Throughout these inquiries, however, persists the long-lamented, yet still-robust “trade gap” between the literary-critical and more conventionally historiographic disciplines in early Americanist study, a relationship that tends to subordinate the former as a junior partner to the latter’s putatively more authoritative forms of knowledge. Given the robust capacity for historical revision made possible by literary critical methods—in a context, no less, of unrelenting and dynamic white settler supremacy in America—does this ongoing gap constitute a crisis? This course gambles on the possibility that a renewed emphasis on theoretical approaches, often rejected by historical scholarship, can help resolve this crisis. Drawing on recent scholarship in political theory, Black Studies, and Indigenous and settler colonial studies, fields of inquiry that have all, variously, drawn from the literature of early America, this course approaches early American literature and culture as evidence of an assemblage of power whose effects are still traceable in the America whose coercions we unevenly share. Taking up strategies of close reading, we will grapple with the range of literary experimentation during uncertain times and reflect critically on the contours of crisis experienced by a variety of historical actors, and the representational strategies that they seized and transformed to engage with these crises’ constituent conditions of possibility.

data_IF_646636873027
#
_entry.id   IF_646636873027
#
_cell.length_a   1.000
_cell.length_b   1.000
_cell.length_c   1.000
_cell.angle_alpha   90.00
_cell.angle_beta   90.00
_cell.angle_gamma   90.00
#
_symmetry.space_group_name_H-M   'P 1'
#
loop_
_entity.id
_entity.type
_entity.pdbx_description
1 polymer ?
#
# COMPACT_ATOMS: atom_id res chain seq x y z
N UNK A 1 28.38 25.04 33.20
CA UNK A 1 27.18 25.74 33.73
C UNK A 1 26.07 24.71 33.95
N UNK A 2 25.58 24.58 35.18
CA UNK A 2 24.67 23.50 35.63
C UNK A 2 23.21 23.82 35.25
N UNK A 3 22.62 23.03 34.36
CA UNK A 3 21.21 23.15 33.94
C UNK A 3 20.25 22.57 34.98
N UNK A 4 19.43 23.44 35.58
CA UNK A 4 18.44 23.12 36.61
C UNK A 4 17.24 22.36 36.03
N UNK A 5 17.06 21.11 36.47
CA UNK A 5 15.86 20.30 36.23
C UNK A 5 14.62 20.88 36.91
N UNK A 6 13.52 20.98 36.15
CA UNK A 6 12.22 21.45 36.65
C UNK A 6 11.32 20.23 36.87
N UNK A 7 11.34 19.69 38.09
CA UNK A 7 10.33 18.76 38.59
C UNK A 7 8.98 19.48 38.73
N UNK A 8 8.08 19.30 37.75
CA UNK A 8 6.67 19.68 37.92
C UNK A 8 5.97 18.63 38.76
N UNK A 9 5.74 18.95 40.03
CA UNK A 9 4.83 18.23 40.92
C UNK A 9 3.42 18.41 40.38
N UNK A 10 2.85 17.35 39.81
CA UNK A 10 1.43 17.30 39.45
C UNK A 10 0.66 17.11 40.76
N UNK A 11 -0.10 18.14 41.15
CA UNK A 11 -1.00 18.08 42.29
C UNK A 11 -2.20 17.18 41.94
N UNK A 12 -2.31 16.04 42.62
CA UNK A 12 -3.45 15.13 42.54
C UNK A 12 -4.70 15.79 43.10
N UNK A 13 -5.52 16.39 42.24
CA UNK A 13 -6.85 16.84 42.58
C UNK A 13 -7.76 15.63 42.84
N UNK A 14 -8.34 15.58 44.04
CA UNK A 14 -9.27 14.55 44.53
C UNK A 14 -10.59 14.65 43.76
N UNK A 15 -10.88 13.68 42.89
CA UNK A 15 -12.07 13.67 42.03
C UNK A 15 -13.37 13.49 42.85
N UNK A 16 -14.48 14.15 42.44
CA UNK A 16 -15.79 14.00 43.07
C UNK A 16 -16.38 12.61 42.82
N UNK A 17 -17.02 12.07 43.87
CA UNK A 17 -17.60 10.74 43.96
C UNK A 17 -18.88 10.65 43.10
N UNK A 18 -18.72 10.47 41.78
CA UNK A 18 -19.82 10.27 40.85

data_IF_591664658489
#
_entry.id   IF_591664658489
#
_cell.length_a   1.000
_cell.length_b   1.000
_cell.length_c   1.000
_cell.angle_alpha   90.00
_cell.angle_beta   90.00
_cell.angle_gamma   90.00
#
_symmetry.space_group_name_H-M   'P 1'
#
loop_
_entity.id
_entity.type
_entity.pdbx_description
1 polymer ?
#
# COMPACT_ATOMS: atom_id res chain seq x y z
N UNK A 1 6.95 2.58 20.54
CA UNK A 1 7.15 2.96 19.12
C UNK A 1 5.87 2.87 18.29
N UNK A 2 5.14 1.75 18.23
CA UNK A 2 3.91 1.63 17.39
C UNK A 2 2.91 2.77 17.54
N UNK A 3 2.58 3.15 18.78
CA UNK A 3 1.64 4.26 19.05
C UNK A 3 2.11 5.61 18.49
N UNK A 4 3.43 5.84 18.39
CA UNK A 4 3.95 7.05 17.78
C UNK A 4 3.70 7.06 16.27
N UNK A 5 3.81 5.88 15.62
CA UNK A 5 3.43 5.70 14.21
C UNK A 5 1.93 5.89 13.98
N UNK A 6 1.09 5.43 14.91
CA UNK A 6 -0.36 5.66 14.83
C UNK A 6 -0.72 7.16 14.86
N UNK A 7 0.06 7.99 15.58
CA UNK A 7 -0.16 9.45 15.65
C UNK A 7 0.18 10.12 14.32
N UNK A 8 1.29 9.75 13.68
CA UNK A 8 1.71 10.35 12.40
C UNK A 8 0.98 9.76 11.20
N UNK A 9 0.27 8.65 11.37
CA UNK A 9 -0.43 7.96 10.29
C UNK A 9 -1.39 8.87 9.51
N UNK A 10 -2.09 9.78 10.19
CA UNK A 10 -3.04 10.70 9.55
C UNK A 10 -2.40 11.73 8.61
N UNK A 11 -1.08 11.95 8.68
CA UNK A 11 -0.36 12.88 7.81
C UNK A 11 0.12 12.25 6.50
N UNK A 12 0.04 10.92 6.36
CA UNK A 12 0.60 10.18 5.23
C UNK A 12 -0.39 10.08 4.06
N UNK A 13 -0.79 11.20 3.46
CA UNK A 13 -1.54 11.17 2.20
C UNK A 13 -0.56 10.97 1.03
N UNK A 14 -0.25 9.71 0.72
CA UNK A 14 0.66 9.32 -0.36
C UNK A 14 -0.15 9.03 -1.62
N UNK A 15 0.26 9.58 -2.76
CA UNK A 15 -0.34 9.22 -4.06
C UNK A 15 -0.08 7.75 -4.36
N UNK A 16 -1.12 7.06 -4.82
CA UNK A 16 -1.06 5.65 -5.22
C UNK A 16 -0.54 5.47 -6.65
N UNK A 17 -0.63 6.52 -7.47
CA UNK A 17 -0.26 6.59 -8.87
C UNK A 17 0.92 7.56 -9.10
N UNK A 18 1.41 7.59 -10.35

We will supplement our survey of canonical primary texts (Bradford, Bradstreet, Rowlandson, Edwards, Franklin, Jefferson, Brown, Poe, Hawthorne, Emerson) with those texts written from positions marginal to hegemonic exercises of political power (autobiographies of black life such as those written by Venture Smith, John Marrant, and Olaudah Equiano; polemics written by critiques of settler racism such as those written by Maria Stewart, David Walker, and William Apess; performances of literary sophistication such as the poems of Lucy Terry, Phillis Wheatley, Jupiter Hammon and Samson Occom) and distant from the familiar sites of national genealogical investment (Sir Francis Drake’s circumnavigation of the globe; Richard Ligon’s natural cataloguing in the colony of Barbados; the insurrection of the Pueblo people in Nuevo México). We will frame these texts with a) a review of some founding figures in literary-critical theory (theorists students can expect to encounter across the graduate literary curriculum, such as Hegel, Marx, Nietzsche, Freud, Foucault); b) a survey of some of the most fruitful approaches to colonial literatures of the last several decades (Hall, Spivak, Loomba, Stoler, Mbembe), and c) an introduction to some of the most dynamic scholarship in American Studies today (Sharpe, Sexton, Wilderson, Puar, Schuller), modeling approaches that students can draw on and adapt in their own research across literary-historical periods.